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Price elasticity of demand




The price elasticity of demand is defined with the following backdrop:

  • The specific good, service, or commodity.
  • A certain set of economic actors who are the potential buyers of that commodity.
  • An economic backdrop that includes all the determinants of demand other than the unit price of that commodity.

Point price elasticity

The price elasticity at a price p is defined in any of the following four equivalent ways:

\! \frac{pdq}{q dp} = \frac{(dq/dp)}{(q/p)} = \frac{dq/q}{dp/p} = \frac{d(\log q)}{d(\log p)}

If we want to emphasize the fact that the quantity demanded is, in fact, a function not just of the unit price but of a number of other factors, then we can use partial derivative symbols:

\! \frac{p\partial q}{q  \partial p} = \frac{(\partial q/\partial p)}{(q/p)} = \frac{\partial q/q}{\partial p/p} = \frac{\partial(\log q)}{\partial(\log p)}

In other words, it is the ratio of the rate of change of quantity demand with respect to price, to the ratio of quantity to price. Note that the price elasticity of demand is a number; it has no units and is independent of the units used to measure the price or quantity demanded.

Interval price elasticity

The price elasticity between a price p_1 (with corresponding quantity demanded q_1) and a price p_2 (with corresponding quantity demanded q_2).

Conceptually, the interval price elasticity can be thought of as follows:

\frac{\mbox{Fractional change in quantity}}{\mbox{Fractional change in price}}

Or equivalently, as:

\frac{\frac{\mbox{Change in quantity}}{\mbox{Average of initial and final quantity}}}{\frac{\mbox{Change in price}}{\mbox{Average of initial and final price}}}

This simplifies to:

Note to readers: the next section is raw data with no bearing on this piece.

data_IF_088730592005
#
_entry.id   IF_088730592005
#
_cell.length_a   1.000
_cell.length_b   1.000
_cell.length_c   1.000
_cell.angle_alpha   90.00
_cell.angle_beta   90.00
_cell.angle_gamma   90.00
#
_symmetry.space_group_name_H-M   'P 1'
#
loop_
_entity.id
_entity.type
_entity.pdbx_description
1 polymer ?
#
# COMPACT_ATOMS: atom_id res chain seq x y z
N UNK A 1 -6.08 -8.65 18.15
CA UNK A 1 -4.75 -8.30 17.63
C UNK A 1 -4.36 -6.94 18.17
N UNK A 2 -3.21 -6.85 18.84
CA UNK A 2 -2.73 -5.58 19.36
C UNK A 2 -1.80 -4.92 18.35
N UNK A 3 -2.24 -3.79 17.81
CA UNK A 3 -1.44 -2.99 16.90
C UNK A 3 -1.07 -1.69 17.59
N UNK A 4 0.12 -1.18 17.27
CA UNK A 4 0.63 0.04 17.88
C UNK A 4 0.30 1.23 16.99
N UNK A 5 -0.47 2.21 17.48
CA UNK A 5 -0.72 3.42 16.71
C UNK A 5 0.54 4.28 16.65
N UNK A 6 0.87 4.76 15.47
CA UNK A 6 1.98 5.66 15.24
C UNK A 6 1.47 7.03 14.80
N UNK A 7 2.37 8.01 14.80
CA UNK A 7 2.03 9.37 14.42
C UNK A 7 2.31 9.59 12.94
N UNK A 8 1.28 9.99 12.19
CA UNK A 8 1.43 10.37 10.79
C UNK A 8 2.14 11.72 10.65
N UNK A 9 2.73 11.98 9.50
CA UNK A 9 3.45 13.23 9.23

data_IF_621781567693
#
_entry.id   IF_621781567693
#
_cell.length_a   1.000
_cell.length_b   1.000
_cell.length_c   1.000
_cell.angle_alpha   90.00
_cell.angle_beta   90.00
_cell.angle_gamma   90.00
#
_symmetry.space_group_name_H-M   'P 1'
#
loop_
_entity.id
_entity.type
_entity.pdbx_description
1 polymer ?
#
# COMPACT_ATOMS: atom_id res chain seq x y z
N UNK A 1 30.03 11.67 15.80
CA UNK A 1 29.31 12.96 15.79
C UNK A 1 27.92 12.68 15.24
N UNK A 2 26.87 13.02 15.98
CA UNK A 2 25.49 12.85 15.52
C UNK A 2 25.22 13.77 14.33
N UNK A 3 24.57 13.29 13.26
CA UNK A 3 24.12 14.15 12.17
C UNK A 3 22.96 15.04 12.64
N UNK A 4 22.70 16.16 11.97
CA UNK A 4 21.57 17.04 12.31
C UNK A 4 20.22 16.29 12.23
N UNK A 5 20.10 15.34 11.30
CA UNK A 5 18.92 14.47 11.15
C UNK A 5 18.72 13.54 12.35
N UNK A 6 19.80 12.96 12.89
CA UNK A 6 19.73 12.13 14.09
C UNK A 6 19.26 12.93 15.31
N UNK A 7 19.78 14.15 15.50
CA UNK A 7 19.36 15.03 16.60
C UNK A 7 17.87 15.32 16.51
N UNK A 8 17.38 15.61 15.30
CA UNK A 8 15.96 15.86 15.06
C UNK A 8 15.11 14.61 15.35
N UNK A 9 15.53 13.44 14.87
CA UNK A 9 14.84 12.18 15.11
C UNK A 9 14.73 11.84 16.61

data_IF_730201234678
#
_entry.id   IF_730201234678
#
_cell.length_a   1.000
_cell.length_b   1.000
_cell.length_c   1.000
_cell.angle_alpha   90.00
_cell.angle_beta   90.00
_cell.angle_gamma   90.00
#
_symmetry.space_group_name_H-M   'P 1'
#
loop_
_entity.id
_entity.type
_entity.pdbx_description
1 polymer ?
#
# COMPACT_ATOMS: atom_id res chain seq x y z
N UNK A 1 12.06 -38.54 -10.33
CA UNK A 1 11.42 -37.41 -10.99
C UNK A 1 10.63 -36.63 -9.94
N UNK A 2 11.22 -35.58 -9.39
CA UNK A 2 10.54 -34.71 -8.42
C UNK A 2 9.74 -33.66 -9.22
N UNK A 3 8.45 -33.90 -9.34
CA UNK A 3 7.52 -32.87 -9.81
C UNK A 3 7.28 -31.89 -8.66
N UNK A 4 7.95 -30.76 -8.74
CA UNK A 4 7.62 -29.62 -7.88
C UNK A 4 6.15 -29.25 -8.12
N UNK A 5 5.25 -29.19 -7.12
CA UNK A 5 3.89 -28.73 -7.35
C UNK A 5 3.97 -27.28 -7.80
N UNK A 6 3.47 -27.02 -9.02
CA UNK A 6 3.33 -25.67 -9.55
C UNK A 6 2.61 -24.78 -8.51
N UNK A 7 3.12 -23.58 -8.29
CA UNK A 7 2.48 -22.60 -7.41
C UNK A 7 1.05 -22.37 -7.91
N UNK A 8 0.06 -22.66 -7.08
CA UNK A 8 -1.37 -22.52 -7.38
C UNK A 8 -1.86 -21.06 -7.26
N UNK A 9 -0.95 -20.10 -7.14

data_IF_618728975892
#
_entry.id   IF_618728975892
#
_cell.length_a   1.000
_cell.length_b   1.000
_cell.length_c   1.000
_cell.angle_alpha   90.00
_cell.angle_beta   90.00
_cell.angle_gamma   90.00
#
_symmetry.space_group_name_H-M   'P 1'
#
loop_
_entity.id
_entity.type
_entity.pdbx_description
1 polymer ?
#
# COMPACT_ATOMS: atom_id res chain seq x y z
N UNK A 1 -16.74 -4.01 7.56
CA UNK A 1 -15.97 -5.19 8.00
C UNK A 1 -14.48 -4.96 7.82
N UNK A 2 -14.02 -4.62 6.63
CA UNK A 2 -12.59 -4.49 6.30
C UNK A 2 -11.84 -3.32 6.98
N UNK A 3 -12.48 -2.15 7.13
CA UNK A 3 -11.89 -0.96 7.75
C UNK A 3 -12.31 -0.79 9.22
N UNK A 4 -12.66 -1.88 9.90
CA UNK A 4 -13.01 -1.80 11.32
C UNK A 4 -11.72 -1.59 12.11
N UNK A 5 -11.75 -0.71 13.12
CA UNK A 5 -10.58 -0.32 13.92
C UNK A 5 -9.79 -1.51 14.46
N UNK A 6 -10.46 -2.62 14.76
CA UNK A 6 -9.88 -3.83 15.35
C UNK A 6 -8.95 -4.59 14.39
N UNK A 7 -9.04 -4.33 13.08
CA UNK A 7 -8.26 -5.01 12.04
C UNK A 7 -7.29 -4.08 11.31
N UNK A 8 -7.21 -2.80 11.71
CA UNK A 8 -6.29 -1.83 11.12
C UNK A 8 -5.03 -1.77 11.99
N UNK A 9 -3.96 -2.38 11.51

\frac{\frac{q_2 - q_1}{(q_1 + q_2)/2}}{\frac{p_2 - p_1}{(p_1 + p_2)/2}}

The above can be simplified into any of these equivalent forms:

\frac{(q_2 - q_1)/(q_2 + q_1)}{(p_2 - p_1)/(p_2 + p_1)} =  \frac{(p_1 + p_2)(q_2 - q_1)}{(q_1 + q_2)(p_2 - p_1)} = \frac{(q_2 - q_1)/(p_2 - p_1)}{(q_2 + q_1)/(p_2 + p_1)}

Interpretation in terms of demand curve

The price elasticity of demand is the reciprocal of the slope of the logarithmic demand curve -- the variant of the demand curve that plots the logarithm of price on the vertical axis and the logarithm of quantity demanded on the vertical axis.

Distinction from cross-price elasticity of demand

Price elasticity of demand is sometimes referred to as own-price elasticity of demand to distinguish it from cross-price elasticity of demand which measures the sensitivity of the demand for one commodity to changes in the price of another commodity, and is used to judge the extent to which the commodities are complementary goods or substitute goods.



The law of demand says that the price elasticity of demand is zero or negative at all prices. Thus, a positive price elasticity indicates a violation (or apparent violation) of the law of demand.

Price elasticities of demand are often reported as positive numbers. Unless it is clearly indicated that the law of demand is violated in the particular case, these positive numbers are to be interpreted as the magnitudes of the corresponding price elasticities and the actual value of the price elasticity is negative.

Interpretation of various values of price elasticity

Note that all price elasticities here are zero or negative, and to avoid unnecessary negative signs, we state results in terms of the magnitude of price elasticity.